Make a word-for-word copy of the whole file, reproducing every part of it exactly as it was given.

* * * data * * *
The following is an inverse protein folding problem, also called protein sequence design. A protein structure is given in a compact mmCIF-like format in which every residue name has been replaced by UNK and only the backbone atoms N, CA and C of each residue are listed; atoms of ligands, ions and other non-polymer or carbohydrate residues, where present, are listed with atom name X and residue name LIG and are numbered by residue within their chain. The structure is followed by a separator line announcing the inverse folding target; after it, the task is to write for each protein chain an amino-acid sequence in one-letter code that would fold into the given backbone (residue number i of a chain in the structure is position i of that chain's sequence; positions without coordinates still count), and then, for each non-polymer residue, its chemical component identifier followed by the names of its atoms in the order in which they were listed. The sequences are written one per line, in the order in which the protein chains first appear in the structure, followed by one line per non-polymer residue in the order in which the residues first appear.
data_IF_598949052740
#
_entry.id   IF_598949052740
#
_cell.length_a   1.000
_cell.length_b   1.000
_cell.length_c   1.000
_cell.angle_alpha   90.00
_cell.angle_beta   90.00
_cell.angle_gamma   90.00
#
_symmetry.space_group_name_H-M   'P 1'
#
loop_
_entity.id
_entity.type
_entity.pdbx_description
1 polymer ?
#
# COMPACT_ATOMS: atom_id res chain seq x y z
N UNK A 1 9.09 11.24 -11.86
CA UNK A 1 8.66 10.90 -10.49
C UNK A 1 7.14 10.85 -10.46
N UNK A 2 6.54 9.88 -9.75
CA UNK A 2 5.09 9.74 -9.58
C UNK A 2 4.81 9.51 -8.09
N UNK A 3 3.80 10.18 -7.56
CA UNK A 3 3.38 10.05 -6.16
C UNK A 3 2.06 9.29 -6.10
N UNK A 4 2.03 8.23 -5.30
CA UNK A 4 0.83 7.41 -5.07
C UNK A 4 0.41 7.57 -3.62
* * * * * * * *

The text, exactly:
The following is an inverse protein folding problem, also called protein sequence design. A protein structure is given in a compact mmCIF-like format in which every residue name has been replaced by UNK and only the backbone atoms N, CA and C of each residue are listed; atoms of ligands, ions and other non-polymer or carbohydrate residues, where present, are listed with atom name X and residue name LIG and are numbered by residue within their chain. The structure is followed by a separator line announcing the inverse folding target; after it, the task is to write for each protein chain an amino-acid sequence in one-letter code that would fold into the given backbone (residue number i of a chain in the structure is position i of that chain's sequence; positions without coordinates still count), and then, for each non-polymer residue, its chemical component identifier followed by the names of its atoms in the order in which they were listed. The sequences are written one per line, in the order in which the protein chains first appear in the structure, followed by one line per non-polymer residue in the order in which the residues first appear.
data_IF_598949052740
#
_entry.id   IF_598949052740
#
_cell.length_a   1.000
_cell.length_b   1.000
_cell.length_c   1.000
_cell.angle_alpha   90.00
_cell.angle_beta   90.00
_cell.angle_gamma   90.00
#
_symmetry.space_group_name_H-M   'P 1'
#
loop_
_entity.id
_entity.type
_entity.pdbx_description
1 polymer ?
#
# COMPACT_ATOMS: atom_id res chain seq x y z
N UNK A 1 9.09 11.24 -11.86
CA UNK A 1 8.66 10.90 -10.49
C UNK A 1 7.14 10.85 -10.46
N UNK A 2 6.54 9.88 -9.75
CA UNK A 2 5.09 9.74 -9.58
C UNK A 2 4.81 9.51 -8.09
N UNK A 3 3.80 10.18 -7.56
CA UNK A 3 3.38 10.05 -6.16
C UNK A 3 2.06 9.29 -6.10
N UNK A 4 2.03 8.23 -5.30
CA UNK A 4 0.83 7.41 -5.07
C UNK A 4 0.41 7.57 -3.62